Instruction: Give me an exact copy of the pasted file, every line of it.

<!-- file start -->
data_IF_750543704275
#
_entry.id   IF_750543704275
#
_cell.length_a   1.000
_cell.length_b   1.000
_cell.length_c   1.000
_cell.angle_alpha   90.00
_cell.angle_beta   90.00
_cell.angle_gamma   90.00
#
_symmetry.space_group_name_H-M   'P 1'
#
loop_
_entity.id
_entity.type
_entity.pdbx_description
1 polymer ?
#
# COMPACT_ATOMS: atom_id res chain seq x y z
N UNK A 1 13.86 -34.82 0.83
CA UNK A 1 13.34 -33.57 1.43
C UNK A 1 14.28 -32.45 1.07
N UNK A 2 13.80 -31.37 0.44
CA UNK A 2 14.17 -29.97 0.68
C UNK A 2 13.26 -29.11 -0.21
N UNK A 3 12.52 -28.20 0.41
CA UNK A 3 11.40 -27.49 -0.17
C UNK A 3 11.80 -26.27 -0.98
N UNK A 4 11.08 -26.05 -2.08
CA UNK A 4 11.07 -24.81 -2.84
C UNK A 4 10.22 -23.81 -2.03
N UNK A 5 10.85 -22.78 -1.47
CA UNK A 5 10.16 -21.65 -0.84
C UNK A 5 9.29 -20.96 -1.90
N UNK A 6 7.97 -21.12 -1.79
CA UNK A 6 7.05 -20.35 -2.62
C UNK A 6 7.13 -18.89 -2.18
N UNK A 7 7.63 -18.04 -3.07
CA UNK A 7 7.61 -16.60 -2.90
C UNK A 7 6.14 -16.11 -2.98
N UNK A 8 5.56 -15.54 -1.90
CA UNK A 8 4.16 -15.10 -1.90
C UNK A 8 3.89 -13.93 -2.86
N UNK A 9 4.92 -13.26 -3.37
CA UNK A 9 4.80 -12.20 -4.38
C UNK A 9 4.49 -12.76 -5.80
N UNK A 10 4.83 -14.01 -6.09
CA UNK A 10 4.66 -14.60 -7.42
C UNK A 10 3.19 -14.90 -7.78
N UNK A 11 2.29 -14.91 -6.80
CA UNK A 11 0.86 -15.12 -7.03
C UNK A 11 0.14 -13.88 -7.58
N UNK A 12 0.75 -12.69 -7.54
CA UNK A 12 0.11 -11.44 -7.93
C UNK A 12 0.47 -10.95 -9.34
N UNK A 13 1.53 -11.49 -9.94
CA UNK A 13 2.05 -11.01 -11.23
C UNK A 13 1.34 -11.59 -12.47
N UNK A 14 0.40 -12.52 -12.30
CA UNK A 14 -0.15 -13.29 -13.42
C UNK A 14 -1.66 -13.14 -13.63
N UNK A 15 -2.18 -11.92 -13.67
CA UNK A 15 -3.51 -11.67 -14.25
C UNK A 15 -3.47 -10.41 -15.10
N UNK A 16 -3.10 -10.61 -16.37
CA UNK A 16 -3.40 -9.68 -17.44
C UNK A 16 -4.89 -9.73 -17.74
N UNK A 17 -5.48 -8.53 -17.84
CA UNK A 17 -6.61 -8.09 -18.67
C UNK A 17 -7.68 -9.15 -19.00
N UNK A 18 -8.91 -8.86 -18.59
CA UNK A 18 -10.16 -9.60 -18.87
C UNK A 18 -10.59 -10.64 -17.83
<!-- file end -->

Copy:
data_IF_750543704275
#
_entry.id   IF_750543704275
#
_cell.length_a   1.000
_cell.length_b   1.000
_cell.length_c   1.000
_cell.angle_alpha   90.00
_cell.angle_beta   90.00
_cell.angle_gamma   90.00
#
_symmetry.space_group_name_H-M   'P 1'
#
loop_
_entity.id
_entity.type
_entity.pdbx_description
1 polymer ?
#
# COMPACT_ATOMS: atom_id res chain seq x y z
N UNK A 1 13.86 -34.82 0.83
CA UNK A 1 13.34 -33.57 1.43
C UNK A 1 14.28 -32.45 1.07
N UNK A 2 13.80 -31.37 0.44
CA UNK A 2 14.17 -29.97 0.68
C UNK A 2 13.26 -29.11 -0.21
N UNK A 3 12.52 -28.20 0.41
CA UNK A 3 11.40 -27.49 -0.17
C UNK A 3 11.80 -26.27 -0.98
N UNK A 4 11.08 -26.05 -2.08
CA UNK A 4 11.07 -24.81 -2.84
C UNK A 4 10.22 -23.81 -2.03
N UNK A 5 10.85 -22.78 -1.47
CA UNK A 5 10.16 -21.65 -0.84
C UNK A 5 9.29 -20.96 -1.90
N UNK A 6 7.97 -21.12 -1.79
CA UNK A 6 7.05 -20.35 -2.62
C UNK A 6 7.13 -18.89 -2.18
N UNK A 7 7.63 -18.04 -3.07
CA UNK A 7 7.61 -16.60 -2.90
C UNK A 7 6.14 -16.11 -2.98
N UNK A 8 5.56 -15.54 -1.90
CA UNK A 8 4.16 -15.10 -1.90
C UNK A 8 3.89 -13.93 -2.86
N UNK A 9 4.92 -13.26 -3.37
CA UNK A 9 4.80 -12.20 -4.38
C UNK A 9 4.49 -12.76 -5.80
N UNK A 10 4.83 -14.01 -6.09
CA UNK A 10 4.66 -14.60 -7.42
C UNK A 10 3.19 -14.90 -7.78
N UNK A 11 2.29 -14.91 -6.80
CA UNK A 11 0.86 -15.12 -7.03
C UNK A 11 0.14 -13.88 -7.58
N UNK A 12 0.75 -12.69 -7.54
CA UNK A 12 0.11 -11.44 -7.93
C UNK A 12 0.47 -10.95 -9.34
N UNK A 13 1.53 -11.49 -9.94
CA UNK A 13 2.05 -11.01 -11.23
C UNK A 13 1.34 -11.59 -12.47
N UNK A 14 0.40 -12.52 -12.30
CA UNK A 14 -0.15 -13.29 -13.42
C UNK A 14 -1.66 -13.14 -13.63
N UNK A 15 -2.18 -11.92 -13.67
CA UNK A 15 -3.51 -11.67 -14.25
C UNK A 15 -3.47 -10.41 -15.10
N UNK A 16 -3.10 -10.61 -16.37
CA UNK A 16 -3.40 -9.68 -17.44
C UNK A 16 -4.89 -9.73 -17.74
N UNK A 17 -5.48 -8.53 -17.84
CA UNK A 17 -6.61 -8.09 -18.67
C UNK A 17 -7.68 -9.15 -19.00
N UNK A 18 -8.91 -8.86 -18.59
CA UNK A 18 -10.16 -9.60 -18.87
C UNK A 18 -10.59 -10.64 -17.83